Eugene Chen, Ph.D.
University Distinguished Professor
Colorado State University
Chen received his undergraduate education in China and Ph.D. degree from The University of Massachusetts, Amherst, in 1995. After a postdoctoral stint at Northwestern University, he joined The Dow Chemical Company in late 1997, where he was promoted from senior research chemist to project leader. Dr. Chen moved to Colorado State University in August 2000, where currently he is the John K. Stille Endowed Chair Professor in Chemistry and the Millennial Professor of Polymer Science and Sustainability. His research is centered on polymer science, green and sustainable chemistry, and homogeneous catalysis. In BOTTLE, Chen’s team will build off their extensive knowledge of recyclable-by-design bio-based plastics, PHAs, and vitrimers, alongside deep expertise in homogeneous catalysis for plastics redesign.
Jen DuBois, Ph.D.
Associate Professor of Chemistry and Biochemistry
Montana State University
DuBois' research focuses on bacterial redox biocatalysis—processes in which the transfer of electrons supports the making and breaking of chemical bonds—with applications in bioconversion. She obtained her B.S. in Biochemistry from Cornell University in 1995, a Ph.D. in Chemistry from Stanford University in 2000, and was a National Institutes of Health postdoctoral fellow in Chemistry at the University of California at Berkeley until 2004. Her independent research has elucidated connections between catalytic active site structure and function in diverse metabolic pathways, and particularly the activation of thermodynamically challenging bonds. In BOTTLE, DuBois’ team will contribute their enzyme biochemistry capabilities to develop new biocatalysts for deconstruction.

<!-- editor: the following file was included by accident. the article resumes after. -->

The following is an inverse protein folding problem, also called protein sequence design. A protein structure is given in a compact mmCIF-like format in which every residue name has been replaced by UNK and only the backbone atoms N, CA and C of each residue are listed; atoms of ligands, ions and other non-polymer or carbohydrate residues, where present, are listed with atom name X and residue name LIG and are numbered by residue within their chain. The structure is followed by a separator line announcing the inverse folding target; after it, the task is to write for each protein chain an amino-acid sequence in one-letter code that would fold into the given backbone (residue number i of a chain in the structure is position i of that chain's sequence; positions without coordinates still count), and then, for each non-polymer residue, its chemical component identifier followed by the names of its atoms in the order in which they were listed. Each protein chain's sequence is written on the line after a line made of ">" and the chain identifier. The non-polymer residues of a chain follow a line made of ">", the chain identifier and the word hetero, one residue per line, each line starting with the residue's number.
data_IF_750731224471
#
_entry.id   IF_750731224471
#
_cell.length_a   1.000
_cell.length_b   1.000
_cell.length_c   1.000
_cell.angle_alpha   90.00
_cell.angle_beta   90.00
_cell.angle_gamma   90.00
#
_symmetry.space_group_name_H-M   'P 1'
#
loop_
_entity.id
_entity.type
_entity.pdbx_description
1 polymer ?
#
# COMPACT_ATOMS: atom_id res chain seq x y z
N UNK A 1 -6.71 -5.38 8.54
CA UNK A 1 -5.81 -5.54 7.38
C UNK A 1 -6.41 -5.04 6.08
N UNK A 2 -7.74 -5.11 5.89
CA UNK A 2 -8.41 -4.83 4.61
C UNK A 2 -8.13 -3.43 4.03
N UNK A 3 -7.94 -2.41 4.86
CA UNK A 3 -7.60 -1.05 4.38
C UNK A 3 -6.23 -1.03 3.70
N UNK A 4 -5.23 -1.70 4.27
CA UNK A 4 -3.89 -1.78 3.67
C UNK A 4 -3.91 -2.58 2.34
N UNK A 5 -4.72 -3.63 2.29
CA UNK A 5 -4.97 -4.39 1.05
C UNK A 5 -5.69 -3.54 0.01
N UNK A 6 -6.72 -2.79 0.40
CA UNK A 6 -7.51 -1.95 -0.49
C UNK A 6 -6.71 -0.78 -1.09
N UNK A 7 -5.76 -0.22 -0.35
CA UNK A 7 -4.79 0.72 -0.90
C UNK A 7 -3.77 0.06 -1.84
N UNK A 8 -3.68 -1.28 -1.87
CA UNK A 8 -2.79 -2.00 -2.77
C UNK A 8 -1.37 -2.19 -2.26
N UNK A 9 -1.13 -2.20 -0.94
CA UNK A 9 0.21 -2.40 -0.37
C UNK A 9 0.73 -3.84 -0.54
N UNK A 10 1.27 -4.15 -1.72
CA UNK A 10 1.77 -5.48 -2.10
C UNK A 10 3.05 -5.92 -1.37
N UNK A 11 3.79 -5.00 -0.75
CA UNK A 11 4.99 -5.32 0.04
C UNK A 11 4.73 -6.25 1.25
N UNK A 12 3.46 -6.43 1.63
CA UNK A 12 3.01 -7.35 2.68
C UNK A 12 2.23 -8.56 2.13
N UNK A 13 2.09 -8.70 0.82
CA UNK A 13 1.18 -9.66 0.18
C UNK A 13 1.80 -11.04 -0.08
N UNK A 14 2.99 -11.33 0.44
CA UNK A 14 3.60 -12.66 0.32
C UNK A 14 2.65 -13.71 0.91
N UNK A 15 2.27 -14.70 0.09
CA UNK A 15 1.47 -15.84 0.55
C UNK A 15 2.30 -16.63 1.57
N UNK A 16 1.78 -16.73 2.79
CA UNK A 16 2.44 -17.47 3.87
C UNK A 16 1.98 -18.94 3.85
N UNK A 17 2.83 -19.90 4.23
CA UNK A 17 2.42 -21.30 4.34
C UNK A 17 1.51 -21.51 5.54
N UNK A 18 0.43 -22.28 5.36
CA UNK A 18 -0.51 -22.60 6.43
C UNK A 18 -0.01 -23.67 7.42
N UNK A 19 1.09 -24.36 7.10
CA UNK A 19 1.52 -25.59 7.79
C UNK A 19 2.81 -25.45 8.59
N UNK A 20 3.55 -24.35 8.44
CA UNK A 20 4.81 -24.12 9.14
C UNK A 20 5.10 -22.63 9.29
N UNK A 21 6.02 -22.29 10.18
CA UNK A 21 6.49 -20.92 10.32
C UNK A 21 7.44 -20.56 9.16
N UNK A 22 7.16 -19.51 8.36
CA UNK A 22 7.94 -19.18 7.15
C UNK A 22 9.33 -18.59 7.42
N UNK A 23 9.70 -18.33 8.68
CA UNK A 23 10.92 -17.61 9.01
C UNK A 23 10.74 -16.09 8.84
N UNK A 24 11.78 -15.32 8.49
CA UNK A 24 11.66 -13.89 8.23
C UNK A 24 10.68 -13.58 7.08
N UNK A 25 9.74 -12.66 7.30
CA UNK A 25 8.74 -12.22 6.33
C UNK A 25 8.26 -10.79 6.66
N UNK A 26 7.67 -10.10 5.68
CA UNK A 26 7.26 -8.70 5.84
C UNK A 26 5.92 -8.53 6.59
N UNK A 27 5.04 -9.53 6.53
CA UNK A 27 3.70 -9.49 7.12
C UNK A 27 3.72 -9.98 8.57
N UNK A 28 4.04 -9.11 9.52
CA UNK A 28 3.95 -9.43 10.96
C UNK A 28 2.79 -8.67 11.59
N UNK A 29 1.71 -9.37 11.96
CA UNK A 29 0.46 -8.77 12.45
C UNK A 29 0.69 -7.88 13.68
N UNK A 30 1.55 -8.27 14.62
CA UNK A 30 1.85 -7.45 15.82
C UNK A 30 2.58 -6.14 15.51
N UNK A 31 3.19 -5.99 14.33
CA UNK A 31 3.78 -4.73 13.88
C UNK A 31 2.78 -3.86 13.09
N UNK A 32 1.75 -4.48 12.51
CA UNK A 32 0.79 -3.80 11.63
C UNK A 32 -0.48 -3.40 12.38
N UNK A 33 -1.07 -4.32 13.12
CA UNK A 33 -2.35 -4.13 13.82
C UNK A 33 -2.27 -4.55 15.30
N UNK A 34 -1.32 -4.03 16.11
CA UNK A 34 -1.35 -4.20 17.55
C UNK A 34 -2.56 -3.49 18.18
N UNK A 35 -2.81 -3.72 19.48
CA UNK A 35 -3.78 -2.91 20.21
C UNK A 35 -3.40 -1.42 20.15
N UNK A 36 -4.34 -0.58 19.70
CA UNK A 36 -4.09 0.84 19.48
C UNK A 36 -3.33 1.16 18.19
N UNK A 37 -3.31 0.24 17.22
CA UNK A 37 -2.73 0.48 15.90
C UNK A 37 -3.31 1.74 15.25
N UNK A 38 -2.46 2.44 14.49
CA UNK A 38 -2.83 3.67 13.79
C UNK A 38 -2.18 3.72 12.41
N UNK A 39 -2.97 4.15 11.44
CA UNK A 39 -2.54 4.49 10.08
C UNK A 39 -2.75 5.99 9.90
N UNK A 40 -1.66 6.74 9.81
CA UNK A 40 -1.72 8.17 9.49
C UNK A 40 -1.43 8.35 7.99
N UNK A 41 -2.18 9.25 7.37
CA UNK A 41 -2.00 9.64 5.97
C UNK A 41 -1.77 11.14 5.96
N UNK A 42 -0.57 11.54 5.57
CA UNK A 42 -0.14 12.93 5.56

Yuriy Román, Ph.D.
Massachusetts Institute of Technology (MIT)
Román obtained his B.S. degree in Chemical Engineering at the University of Pennsylvania in 2002. He completed his Ph.D. in 2008 at the University of Wisconsin-Madison, also in Chemical Engineering, working on catalytic strategies to convert biomass-derived carbohydrates into platform chemicals. He then completed a two-year postdoc at Caltech, working on the synthesis of Lewis acidic zeolites and mesoporous materials. Román joined the department of Chemical Engineering at MIT in 2010 and was then promoted to Associate Professor in 2014. His research lies at the interface of heterogeneous catalysis and materials design where a wide range of synthetic, spectroscopic, and reaction engineering tools are applied to study the chemical transformation of molecules on catalytic surfaces. He has received the National Science Foundation Faculty Early Career Development Program, Organic Reactions Catalysis Society Robert Augustine, American Institute of Chemical Engineers Catalysis and Reaction Engineering Division Young Investigator, and American Chemical Society Early Career in Catalysis awards. In BOTTLE, Román’s team will utilize their heterogeneous catalysis, electrocatalysis, and reaction engineering expertise towards plastics deconstruction and upcycling and to make new monomers that are able to be incorporated into recyclable-by-design plastics.